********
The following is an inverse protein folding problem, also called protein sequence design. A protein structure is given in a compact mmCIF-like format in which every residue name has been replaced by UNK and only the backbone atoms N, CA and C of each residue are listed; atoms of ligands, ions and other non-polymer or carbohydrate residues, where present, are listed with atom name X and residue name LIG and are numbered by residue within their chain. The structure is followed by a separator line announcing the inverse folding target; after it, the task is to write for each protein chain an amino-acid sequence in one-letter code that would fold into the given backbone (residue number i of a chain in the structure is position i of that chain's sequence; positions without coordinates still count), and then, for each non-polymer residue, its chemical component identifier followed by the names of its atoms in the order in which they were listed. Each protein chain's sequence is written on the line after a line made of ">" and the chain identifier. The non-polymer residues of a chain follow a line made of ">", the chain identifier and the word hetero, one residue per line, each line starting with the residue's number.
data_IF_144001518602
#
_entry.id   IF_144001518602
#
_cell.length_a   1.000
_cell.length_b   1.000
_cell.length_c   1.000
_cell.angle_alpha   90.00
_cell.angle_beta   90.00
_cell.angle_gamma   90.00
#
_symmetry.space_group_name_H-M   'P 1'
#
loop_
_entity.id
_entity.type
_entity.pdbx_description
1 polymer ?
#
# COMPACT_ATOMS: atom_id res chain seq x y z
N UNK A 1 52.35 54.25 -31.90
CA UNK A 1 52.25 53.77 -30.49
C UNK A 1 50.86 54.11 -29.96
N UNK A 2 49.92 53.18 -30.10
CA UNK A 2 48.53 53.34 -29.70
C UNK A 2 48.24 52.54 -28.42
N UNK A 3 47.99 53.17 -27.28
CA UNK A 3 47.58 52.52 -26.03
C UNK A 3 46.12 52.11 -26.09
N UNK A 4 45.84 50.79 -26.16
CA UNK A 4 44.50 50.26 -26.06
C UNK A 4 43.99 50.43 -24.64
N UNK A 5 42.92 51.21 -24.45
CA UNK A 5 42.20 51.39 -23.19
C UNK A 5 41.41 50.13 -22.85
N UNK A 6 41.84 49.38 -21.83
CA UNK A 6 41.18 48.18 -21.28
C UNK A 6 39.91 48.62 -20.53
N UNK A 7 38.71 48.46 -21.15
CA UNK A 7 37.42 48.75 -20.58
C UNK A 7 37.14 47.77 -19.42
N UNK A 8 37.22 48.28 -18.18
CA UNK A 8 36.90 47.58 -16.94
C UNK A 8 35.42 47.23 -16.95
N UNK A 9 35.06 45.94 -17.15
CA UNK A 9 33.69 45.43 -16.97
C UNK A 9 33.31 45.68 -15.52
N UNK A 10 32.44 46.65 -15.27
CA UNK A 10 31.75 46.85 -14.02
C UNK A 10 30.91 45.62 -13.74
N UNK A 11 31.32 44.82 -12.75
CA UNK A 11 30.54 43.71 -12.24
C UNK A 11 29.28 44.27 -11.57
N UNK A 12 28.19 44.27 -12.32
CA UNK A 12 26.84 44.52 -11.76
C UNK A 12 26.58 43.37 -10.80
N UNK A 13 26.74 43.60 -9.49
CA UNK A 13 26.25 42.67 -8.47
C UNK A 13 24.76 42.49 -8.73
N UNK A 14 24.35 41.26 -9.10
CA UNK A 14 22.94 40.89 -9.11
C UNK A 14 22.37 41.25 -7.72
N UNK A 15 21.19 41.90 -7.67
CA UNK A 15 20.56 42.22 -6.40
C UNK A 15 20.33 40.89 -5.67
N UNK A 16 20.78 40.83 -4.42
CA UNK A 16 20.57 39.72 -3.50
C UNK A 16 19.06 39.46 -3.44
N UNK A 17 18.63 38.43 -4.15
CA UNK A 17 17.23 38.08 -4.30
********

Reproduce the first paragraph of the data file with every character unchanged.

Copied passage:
The following is an inverse protein folding problem, also called protein sequence design. A protein structure is given in a compact mmCIF-like format in which every residue name has been replaced by UNK and only the backbone atoms N, CA and C of each residue are listed; atoms of ligands, ions and other non-polymer or carbohydrate residues, where present, are listed with atom name X and residue name LIG and are numbered by residue within their chain. The structure is followed by a separator line announcing the inverse folding target; after it, the task is to write for each protein chain an amino-acid sequence in one-letter code that would fold into the given backbone (residue number i of a chain in the structure is position i of that chain's sequence; positions without coordinates still count), and then, for each non-polymer residue, its chemical component identifier followed by the names of its atoms in the order in which they were listed. Each protein chain's sequence is written on the line after a line made of ">" and the chain identifier. The non-polymer residues of a chain follow a line made of ">", the chain identifier and the word hetero, one residue per line, each line starting with the residue's number.